At the September 23 Livable Houston meeting, Scott Jones of the Galveston Bay Foundation discussed freshwater inflows to Galveston Bay, which, along with habitat loss and water pollution, is one of the main problems facing the Bay. Freshwater inflows refers to the constant level of freshwater from streams and rivers that is needed to maintain a healthy ecosystem.
The Bay, he said, covers 600 square miles (384,000 acres), roughly the size of the City of Houston. The entire Galveston Bay watershed, he said, encompasses 24,000 square miles and stretches north along the Trinity River past Dallas-Fort Worth and almost to the Oklahoma state line. Half of the Texas population - roughly 12 million people - lives within the watershed. That population is supposed to grow to 19.5 million by 2050. “Environmental flows is key because of the growth that’s coming,” said Jones. If too much freshwater is consumed upstream, he said that the Bay could hit a tipping point and become too salty, severely damaging the ecosystem and the coastal fishing economy.
It is the seventh-largest bay in the US, but it is the second-most productive bay behind only Chesapeake Bay. Per square mile, he said, Galveston Bay may be even more productive than Chesapeake Bay. It produces more oysters - about 6 million pounds per year before Hurricane Ike - than any other body of water in the country. The entire Louisiana coast, by comparison, produces about 11 million pounds per year. The Bay’s productivity, however, depends largely on freshwater inflows.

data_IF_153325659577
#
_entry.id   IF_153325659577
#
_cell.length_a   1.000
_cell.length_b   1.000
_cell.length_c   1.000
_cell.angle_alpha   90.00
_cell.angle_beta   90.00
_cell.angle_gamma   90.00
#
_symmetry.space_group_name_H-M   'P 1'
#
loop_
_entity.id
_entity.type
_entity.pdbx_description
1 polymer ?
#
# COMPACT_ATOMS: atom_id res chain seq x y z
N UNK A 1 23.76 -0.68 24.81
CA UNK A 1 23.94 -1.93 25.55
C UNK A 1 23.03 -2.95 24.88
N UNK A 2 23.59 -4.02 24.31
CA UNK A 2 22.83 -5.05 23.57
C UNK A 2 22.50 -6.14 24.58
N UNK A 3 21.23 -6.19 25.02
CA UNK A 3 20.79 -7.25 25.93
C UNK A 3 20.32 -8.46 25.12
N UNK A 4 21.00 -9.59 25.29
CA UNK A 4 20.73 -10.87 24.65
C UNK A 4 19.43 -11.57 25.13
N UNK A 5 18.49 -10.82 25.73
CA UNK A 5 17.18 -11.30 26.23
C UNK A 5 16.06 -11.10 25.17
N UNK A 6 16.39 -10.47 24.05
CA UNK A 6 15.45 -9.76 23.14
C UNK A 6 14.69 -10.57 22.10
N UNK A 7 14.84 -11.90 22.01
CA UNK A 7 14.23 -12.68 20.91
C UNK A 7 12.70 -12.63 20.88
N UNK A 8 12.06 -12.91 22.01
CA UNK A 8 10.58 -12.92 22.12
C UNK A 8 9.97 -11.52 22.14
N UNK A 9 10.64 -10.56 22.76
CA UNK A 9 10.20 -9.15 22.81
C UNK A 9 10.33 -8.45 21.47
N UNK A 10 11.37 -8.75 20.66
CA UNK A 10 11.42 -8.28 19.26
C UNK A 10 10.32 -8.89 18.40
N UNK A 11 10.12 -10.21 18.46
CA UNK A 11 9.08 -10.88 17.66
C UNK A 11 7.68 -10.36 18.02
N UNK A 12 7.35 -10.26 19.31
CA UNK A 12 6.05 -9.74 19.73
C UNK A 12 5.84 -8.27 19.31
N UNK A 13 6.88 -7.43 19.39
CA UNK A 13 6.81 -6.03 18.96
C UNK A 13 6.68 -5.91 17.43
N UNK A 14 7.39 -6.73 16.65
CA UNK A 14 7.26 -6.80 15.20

Freshwater inflows bring crucial nutrients and sediments to the Bay, and they also help maintain the proper salinity for plants and animals. Salinity varies depending on tides, rainfall, and other factors, but a constant inflow keeps the Bay within a health range.
Jones said that oysters, in addition to being a crucial part of the Bay economy, are also a “keystone species,” requiring a suitable level of salinity as well as moving current. Oysters also clean the water through filter feeding, and oyster reefs provide habitat for other species. In the West Bay, oyster populations have been significantly reduced by the construction of a dike, which diverted freshwater away from the area and raised the salinity level.
Freshwater inflows face several problems, Jones said. First, most of the water in the watershed has already been allocated. Second, Texas Senate Bill 1 (1997) addressed human water needs in Texas but did not examine environmental needs. Finally, previous environmental studies have been done on a limited number of Bay species, rather than the entire ecosystem.
Texas Senate Bill 3 (2007) finally addressed environmental needs, creating an environmental flows allocation process for the Texas Commission on Environmental Quality (TCEQ) to set aside some unallocated water. While not a guarantee, it enables TCEQ to work with a Bay and Basin stakeholder group, which speaks for human water needs, as well as a Bay and Basin expert science team, which speaks for environmental needs, and a statewide environmental flows science advisory committee.
However, freshwater inflows will face even more challenges in coming decades due to the massive growth expected within the Galveston Bay watershed. A report by the National Wildlife Federation, Jones said, projects that Galveston Bay will be in “critical condition” by 2050 because of all the residential, commercial, industrial, and agricultural water demands in the area.
For more information, please visit the Galveston Bay Foundation’s environmental flows webpage.
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